If the hackers are netting themselves a bunch of money by out-trading the other high-frequency-traders... good for them. It's not my money they're taking, because I've got better places to put my money than trying to out-arbitrage the arbitrageurs. But both of them, the Evil Hackers and the White Hat Ginormous Wall Street Bank, are both making sure that when I do sell my stocks, I've always got somebody to sell it to.

    The arbitrage means that maybe I'm losing .01% off the transaction. If that's Big Money in aggregate, it's still only a tiny fraction of the mount of money on the line. It's money I couldn't ever get my hands on.

    So I don't really much care who wins here. Let 'em fight it out.

  • by 0100010001010011 (652467) on Thursday January 06, 2011 @06:50PM (#34784114)

    Why not every 30? That should be enough time for a HUMAN to decide if they want to buy or sell something. It seems that this lightning fast trading works great and they're happy if they're making money. If something cascades into failure (like it did earlier last year, or was it '09?) then they just say 'oops, do over'. Imagine you were cashing out your 401k during the 'accidental' crash last year. One second stuff is at 1000, the next it's at 300. In the time it took for electrons to travel from your broker to the market.

    The worth of a company what a stock is supposed to buy you into, doesn't change even from minute to minute.

    I mean, they wouldn't make as much, but it'd be fair to the common person. (So it'll never happen).
    -
    OR, the other suggestion that I heard suggested would be to tax trades inversely proportional to how long they're held.
    1 minute: 90%
    1 hour: 80% .. .. .. ..
    20 years: 5%
    40 years: 1% (people that actually it as investment).

  • by khasim (1285) <brandioch.conner@gmail.com> on Thursday January 06, 2011 @06:52PM (#34784136)

    Setting a fixed time moves the goal to whomever can shave their systems closest to that fixed time.

    Set a fixed time ... plus a random fragment of a second. That way no one knows exactly WHEN the trade will go through. But it's still close enough for humans choosing to trade.

    The key here is to reduce the ability of software to "cheat" but still allow humans to trade.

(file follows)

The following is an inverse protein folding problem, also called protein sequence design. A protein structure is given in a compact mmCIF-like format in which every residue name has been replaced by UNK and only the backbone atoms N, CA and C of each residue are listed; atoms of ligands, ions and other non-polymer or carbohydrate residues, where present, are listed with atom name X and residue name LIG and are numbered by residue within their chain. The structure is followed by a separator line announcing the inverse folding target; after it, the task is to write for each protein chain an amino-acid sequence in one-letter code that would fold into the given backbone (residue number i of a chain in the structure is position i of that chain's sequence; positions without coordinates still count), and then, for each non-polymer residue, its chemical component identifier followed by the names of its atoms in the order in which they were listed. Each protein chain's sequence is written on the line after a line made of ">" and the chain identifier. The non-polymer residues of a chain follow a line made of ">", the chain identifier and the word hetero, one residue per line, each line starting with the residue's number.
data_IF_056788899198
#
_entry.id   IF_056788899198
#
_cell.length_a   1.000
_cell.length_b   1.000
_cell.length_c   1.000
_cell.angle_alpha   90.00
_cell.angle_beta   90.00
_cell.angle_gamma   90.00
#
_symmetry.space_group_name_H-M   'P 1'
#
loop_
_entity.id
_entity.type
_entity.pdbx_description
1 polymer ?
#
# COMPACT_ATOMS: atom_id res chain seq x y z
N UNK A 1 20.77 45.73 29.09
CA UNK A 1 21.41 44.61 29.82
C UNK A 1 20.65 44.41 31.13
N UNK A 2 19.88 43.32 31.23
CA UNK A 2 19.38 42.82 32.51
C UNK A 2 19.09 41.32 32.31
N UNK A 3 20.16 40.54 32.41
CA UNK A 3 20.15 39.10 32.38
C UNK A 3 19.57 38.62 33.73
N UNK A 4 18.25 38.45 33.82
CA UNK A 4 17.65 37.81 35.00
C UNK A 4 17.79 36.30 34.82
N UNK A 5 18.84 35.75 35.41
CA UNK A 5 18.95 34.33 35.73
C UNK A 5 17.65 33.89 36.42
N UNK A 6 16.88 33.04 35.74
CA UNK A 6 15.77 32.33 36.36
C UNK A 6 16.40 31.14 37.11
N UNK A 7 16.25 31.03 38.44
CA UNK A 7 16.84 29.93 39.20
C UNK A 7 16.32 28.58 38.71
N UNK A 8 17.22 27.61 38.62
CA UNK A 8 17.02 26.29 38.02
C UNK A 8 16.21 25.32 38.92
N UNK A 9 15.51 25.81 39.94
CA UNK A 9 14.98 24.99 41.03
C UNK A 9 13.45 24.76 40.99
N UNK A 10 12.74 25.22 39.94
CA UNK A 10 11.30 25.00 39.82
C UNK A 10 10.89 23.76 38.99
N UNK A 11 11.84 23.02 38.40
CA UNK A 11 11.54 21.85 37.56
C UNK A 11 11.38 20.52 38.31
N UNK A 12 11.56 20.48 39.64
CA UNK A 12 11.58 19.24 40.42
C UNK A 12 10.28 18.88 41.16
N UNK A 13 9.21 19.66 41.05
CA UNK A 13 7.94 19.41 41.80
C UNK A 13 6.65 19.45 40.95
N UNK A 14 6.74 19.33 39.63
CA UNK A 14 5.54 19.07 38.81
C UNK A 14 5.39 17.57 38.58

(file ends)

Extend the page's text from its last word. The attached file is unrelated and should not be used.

• by rsilvergun (571051) on Thursday January 06, 2011 @06:58PM (#34784216)
    just ban this kind of trading already. The easy way to do it is set a minimum timeframe you're required to hold onto stock before selling.
  • by davidwr (791652) on Thursday January 06, 2011 @07:25PM (#34784584) Homepage Journal

    For investments available to the average investor OR products available to sophisticated investors which are known to "quickly and significantly" influence the value of products available to the Average Joe:

    Instead all bids should be firm for a certain period of time - say, 30 seconds, and the trade should be delayed as long as the price keeps going up and the market would stay open to allow those trades to complete.

    If the seller needs to sell by a specific time, then anyone bidding in the last 30 seconds will have the right to match the high bid, with the shares going to either the "earliest" bidder who was willing to pay the final price or divided up among all of the "winning" bidders in a predictable, well-defined way.

    In any case, the "market price" wouldn't be defined until the trade completed.

    For products available only to sophisticated investors which don't quickly and significantly affect the value of products you or I might buy, there shouldn't be any "protect the naive investor" rules, just rules to prevent outright fraud.

  • Re:I doubt it (Score:3, Interesting)

    by Anonymous Coward on Thursday January 06, 2011 @08:46PM (#34785576)